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#OurOcean opens in Malta

The site of the Our Ocean Conference in St Julian’s, Malta.
HRH The Prince of Wales notes that recent years have helped raise general knowledge of and understanding about the need to safeguard our ocean resources.

The fourth annual Our Ocean Conference opened today on the Mediterranean island of Malta. Hosted by the European Union in the EU’s smallest member countries, this is the first time that the global meeting – previously held in Chile and the US – comes to Europe. 

A full plenary hall of attendees was welcomed by the European Union hosts. High Representative of the EU for Foreign Affairs Federica Mogherini  noted that “Oceans are bigger than any continent, but not too big to fail.”

Maltese native Karmenu Vella, Member of the EU Commission responsible for Environment, Maritime Affairs and Fisheries spoke about the important nature of the Our Ocean Conference, namely how this annual event brings together nations, civil society and the private sector, stressing the importance of these sectors working together to come up with innovative and viable solutions that can safeguard our oceans for future generations.

Malta’s Prime Minister welcomed participants to the island and informed them of efforts Malta is taking to protect its ocean resources, including its efforts to decrease plastic making its way to the sea by enacting a beverage refund schemes that will be fully in effect by 2019.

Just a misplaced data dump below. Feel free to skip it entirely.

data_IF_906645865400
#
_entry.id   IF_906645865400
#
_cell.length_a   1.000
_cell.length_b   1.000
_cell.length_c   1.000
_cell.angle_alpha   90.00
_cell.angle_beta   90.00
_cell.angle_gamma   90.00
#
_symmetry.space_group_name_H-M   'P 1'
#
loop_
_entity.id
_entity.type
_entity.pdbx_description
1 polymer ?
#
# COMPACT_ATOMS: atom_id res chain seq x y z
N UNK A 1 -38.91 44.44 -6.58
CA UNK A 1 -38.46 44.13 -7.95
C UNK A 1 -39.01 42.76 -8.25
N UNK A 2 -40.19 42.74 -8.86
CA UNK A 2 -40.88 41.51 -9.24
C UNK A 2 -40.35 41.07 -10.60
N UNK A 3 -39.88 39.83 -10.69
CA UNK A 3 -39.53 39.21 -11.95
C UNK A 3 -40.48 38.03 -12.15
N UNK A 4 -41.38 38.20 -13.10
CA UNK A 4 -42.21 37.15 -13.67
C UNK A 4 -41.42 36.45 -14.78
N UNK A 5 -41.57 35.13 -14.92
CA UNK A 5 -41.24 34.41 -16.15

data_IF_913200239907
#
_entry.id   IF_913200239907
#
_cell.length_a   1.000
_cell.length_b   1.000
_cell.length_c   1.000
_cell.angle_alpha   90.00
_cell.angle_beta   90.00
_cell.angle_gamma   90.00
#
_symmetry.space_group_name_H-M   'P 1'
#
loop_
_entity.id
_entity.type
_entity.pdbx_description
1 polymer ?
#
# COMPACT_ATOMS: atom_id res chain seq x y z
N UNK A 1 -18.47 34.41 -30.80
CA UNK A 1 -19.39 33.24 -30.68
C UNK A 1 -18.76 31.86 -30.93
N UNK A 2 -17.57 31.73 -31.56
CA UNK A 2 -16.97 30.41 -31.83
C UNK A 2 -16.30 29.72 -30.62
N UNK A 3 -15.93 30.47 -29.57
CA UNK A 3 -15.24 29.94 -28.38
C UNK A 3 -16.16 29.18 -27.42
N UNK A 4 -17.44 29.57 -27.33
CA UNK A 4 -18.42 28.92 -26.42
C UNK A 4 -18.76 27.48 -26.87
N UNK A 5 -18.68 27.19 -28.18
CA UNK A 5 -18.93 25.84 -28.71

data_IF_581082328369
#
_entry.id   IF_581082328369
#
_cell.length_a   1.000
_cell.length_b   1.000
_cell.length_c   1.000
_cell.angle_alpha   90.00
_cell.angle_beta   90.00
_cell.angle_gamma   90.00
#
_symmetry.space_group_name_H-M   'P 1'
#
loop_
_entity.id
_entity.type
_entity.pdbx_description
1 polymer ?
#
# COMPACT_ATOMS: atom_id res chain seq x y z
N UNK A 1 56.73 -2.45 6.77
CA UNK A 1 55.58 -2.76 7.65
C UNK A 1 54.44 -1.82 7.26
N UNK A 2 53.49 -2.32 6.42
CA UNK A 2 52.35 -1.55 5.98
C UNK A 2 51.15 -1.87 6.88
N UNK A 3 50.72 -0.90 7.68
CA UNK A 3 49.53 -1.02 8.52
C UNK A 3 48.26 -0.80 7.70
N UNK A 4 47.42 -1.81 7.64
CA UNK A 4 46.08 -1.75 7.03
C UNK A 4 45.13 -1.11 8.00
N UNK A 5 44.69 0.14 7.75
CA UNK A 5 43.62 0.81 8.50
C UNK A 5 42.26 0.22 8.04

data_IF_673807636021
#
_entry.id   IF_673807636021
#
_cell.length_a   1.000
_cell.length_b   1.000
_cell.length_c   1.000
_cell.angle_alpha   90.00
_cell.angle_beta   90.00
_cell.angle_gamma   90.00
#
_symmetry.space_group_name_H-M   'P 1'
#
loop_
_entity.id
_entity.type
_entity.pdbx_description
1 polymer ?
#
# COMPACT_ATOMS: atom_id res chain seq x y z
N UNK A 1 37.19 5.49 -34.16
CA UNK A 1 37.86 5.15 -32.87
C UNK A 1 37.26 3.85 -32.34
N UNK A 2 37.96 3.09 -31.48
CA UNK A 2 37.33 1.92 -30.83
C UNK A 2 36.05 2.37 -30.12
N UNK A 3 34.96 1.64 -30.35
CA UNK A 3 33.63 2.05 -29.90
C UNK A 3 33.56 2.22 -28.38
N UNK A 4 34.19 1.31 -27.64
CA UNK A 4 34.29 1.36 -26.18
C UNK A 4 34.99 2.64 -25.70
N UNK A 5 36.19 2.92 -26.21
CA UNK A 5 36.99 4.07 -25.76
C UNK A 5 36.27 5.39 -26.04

His Royal Highness the Prince of Wales offered an emotional keynote address about the importance of our oceans. He welcomed the conference in Malta, and in Europe, for the first time – noting that this discussion is welcome in this part of the world, and welcoming the next session in Asia, hosted by Indonesia, in 2018.

As he noted, even 10 years ago, there was little recognition about the need to tackle issues related to improving ocean health, while today the issue is widely recognized in international fora. While this is an important first step, far more must still be done.

He particularly welcomed work being done to end harmful fisheries subsidies, particularly those that lead to overfishing and IUU fishing. He highlighted discussion about ending these harmful fisheries subsidies at the upcoming WTO Ministerial meeting this December in Argentina.

His Serene Highness Prince Albert II, Sovereign Prince of Monaco, stressed the need for science-based ocean policies and actions.
The Marine Protected Areas panel was filled with numerous pledges and interesting discussion.
Chile’s Minister of Foreign Affairs Heraldo Muñoz moderated the panel session on Marine Protected Areas.
The Cook Islands’ Prime Minister spoke about the special relationship island dwellers have with the oceans that surround them.

His Serene Highness Prince Albert II, Sovereign Prince of Monaco also welcomed this edition of Our Ocean in Europe, and spoke about his institute’s work with ocean issues and the necessity of ensuring that ocean management policies are based on sound science. He also stressed that we must all do a better job of communicating this science to broader audiences. 

This session of the Ocean Conference is divided into six priority areas, and each area will be discussed in panel discussions throughout the two days of the Conference.  On the first day, there were panel on Marine pollution, Marine protection and Maritime Security. Each of the three sessions was followed by pledges by countries, civil society organizations and the private sector providing concrete examples of work and financial support that they would be contributing to each action area.

Canada’s Minister for Fisheries, Oceans and the Canadian Coast Guard Dominic LeBlanc announced that with a new marine protected area being created now, Canada will soon have 5% of its coastal areas designated as marine protected areas. He said he would be heading an advisory board to ensure consistent standards for any MPAs being created in the future.